European evangelicals condemn Russian invasion of Ukraine: “No justification” for “death and chaos”
European Evangelical Alliance prays for “those who have the power to save lives”. Russian Evangelical Alliance asks Putin to choose “peacemaking initiatives”. Christian radio in Odessa expects to be shut down.
BRUSSELS · 24 FEBRUARY 2022 · 15:55 CET
Evangelical Alliances, church groups and leaders of Christian organisations in Europe are expressing their condemnation of the invasion of Russian troops and the deathly attacks targeting cities such as Kyiv, Kharkov and Krematorsk.
After a speech early on 24 February in which Russian President Vladimir Putin said Russia would “de-militarise and de-Nazify” Ukraine, airports and other strategic infrastructures were targeted by missiles. On the ground, Russian troops and heavy war machines invaded the Ukrainian borders from the north (Belarus), the east (rebel-held regions) and the south (Crimea).
Ukrainian troops responded to the attacks and both countries have acknowledged the death of several dozens soldiers in the first hours of the total conflict. President Volodymyr Zelensky has called to resist against the “full-scale invasion” as air-ride alarms were heard in cities across Ukraine. Long queues of cars leaving Kyiv were seen in the early hours of 24 February.
Ukraine has broken all diplomatic relations with Russia and has declared martial law. Neighbouring countries Moldova and Lithuania have decreed a state of emergency.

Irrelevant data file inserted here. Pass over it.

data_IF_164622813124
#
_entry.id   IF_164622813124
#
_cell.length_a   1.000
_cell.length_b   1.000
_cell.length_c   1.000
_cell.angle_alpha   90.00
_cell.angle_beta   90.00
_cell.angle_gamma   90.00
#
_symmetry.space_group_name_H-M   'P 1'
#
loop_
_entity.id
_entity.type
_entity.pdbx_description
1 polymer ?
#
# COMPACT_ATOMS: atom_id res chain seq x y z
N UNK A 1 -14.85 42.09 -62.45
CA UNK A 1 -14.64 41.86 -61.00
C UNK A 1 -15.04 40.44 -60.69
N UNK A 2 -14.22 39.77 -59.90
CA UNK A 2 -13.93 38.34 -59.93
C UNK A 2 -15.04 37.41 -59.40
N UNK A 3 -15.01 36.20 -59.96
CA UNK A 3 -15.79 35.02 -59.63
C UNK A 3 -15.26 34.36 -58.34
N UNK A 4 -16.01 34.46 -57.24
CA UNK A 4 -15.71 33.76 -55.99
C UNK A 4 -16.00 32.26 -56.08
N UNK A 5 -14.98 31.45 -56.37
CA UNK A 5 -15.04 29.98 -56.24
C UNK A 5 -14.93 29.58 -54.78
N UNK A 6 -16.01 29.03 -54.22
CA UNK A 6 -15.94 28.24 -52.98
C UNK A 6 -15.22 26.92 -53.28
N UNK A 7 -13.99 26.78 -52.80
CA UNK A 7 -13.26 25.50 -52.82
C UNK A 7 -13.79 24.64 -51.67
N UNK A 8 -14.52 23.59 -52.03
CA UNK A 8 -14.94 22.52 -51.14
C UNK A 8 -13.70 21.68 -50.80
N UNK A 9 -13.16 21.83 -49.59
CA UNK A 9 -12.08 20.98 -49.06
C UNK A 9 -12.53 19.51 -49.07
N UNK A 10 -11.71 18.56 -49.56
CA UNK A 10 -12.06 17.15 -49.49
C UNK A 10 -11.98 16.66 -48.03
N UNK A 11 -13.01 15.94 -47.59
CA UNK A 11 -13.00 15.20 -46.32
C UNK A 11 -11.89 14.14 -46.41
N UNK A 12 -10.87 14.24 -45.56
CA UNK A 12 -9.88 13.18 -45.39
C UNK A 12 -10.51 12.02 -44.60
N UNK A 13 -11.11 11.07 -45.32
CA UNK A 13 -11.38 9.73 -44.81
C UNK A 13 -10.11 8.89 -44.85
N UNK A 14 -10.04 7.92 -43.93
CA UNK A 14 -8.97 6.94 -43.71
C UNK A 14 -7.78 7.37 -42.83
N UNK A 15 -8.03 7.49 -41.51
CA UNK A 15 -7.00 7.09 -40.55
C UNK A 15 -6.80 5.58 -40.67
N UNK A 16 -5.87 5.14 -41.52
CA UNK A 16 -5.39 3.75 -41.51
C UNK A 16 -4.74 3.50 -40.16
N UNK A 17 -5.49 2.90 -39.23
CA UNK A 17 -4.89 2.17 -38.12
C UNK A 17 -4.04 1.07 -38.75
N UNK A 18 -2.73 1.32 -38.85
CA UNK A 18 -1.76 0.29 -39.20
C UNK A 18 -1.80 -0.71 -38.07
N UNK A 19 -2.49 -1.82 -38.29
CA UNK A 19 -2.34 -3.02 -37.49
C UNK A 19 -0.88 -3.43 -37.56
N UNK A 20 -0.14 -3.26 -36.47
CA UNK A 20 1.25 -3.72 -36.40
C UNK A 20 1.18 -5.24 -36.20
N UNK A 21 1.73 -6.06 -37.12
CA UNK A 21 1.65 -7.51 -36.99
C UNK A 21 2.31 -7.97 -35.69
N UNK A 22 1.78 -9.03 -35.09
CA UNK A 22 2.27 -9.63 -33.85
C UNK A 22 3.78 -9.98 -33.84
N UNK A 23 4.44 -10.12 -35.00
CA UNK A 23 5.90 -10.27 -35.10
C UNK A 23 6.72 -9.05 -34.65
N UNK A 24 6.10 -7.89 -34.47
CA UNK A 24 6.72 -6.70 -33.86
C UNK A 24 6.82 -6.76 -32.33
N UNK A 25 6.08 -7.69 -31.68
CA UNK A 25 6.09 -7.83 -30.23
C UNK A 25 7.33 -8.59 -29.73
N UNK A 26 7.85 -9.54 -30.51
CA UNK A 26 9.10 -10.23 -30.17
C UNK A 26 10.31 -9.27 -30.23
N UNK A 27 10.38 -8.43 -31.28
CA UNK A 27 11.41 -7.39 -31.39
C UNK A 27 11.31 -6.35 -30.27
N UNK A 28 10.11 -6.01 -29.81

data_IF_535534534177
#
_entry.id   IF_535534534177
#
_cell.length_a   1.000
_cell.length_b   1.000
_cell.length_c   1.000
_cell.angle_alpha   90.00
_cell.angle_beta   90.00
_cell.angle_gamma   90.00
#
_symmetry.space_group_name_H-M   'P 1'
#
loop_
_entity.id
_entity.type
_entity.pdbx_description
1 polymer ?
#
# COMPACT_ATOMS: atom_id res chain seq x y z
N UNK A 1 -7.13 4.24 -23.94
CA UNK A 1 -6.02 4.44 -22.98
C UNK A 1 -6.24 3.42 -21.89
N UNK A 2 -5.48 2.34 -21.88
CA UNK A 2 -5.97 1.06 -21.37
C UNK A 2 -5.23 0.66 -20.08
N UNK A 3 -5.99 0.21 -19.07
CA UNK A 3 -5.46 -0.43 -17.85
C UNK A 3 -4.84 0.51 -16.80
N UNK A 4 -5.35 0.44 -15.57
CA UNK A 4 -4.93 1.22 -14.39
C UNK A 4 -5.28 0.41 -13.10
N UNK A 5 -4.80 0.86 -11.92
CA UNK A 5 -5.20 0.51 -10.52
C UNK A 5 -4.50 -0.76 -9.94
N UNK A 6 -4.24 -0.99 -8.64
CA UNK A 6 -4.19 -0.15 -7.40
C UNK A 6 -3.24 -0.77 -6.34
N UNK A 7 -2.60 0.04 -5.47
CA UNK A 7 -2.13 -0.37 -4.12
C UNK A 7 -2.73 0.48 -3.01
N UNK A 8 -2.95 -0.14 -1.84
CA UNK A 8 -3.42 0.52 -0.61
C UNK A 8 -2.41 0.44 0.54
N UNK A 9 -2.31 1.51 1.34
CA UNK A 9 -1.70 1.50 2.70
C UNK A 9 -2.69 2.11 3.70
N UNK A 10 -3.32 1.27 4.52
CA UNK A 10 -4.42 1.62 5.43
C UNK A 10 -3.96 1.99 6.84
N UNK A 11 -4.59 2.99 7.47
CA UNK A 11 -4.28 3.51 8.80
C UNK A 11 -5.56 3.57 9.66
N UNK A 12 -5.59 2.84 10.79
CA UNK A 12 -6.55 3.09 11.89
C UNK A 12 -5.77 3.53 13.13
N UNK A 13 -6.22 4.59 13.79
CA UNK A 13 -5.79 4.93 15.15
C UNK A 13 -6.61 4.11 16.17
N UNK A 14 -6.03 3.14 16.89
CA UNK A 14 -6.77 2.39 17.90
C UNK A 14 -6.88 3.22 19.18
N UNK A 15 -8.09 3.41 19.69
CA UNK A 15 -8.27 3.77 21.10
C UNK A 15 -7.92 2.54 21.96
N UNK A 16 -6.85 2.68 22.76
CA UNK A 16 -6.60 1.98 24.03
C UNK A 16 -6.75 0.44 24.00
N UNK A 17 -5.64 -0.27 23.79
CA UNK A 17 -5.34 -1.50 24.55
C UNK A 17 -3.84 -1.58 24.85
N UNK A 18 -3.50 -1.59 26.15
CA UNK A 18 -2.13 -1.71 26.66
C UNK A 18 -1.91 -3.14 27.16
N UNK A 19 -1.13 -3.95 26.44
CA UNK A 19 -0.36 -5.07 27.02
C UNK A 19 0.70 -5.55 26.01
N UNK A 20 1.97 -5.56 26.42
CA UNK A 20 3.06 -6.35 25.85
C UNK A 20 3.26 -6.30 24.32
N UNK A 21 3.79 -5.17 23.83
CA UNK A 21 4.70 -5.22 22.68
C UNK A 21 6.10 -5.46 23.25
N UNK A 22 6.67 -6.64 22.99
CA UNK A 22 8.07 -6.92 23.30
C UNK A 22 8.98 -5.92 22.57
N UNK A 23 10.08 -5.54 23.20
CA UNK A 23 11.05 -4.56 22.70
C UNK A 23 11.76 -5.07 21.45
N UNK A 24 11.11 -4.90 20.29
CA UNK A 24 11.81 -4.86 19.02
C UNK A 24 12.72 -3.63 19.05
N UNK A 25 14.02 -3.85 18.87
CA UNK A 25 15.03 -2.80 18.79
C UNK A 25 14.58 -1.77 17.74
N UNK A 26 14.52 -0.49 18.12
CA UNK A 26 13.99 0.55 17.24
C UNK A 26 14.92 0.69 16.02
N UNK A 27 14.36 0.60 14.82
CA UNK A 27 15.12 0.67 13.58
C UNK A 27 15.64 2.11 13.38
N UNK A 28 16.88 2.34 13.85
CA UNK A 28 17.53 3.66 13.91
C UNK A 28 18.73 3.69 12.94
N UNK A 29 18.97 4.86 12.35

The European Union, through her leaders Ursula von der Leyen and Charles Michel condemned the aggression of Russia and described the situation as the worst armed conflict in the continent since World War II. Prime Ministers and heads of state of the European Union planned to meet on the evening of 24 February to agree strong sanctions against Vladimir Putin and the Russian socio-political elite.
United States President Joe Biden condemned the “premeditated war” and lamented the “catastrophic loss of life”. Meanwhile, leaders like the Chinese President Xi Jinping seemed to avoid to take a clear position in the conflict. Putin earlier warned that Russia would respond against any country that would send troops to defend Ukraine.
People praying on the streets
Media have shown groups of people praying circles on the street. Many others have sought for shelter in metro stations.
The Baptist Evangelical Union of Ukraine exhorted to “continue and intensify in prayers”, because “this is our weapon in times of war”.
Christian broadcaster New Life Radio, based in Odessa (southern Ukraine), told Evangelical Focus that staff "watched Russian missiles fly by their house into military targets on the outskirts of Odessa". The team was taking actions to save the programming and hide some key equipment "in case the radio station was raided and broadcasts stopped", they said.
European Evangelical Alliance: “Unjustified and unprovoked war”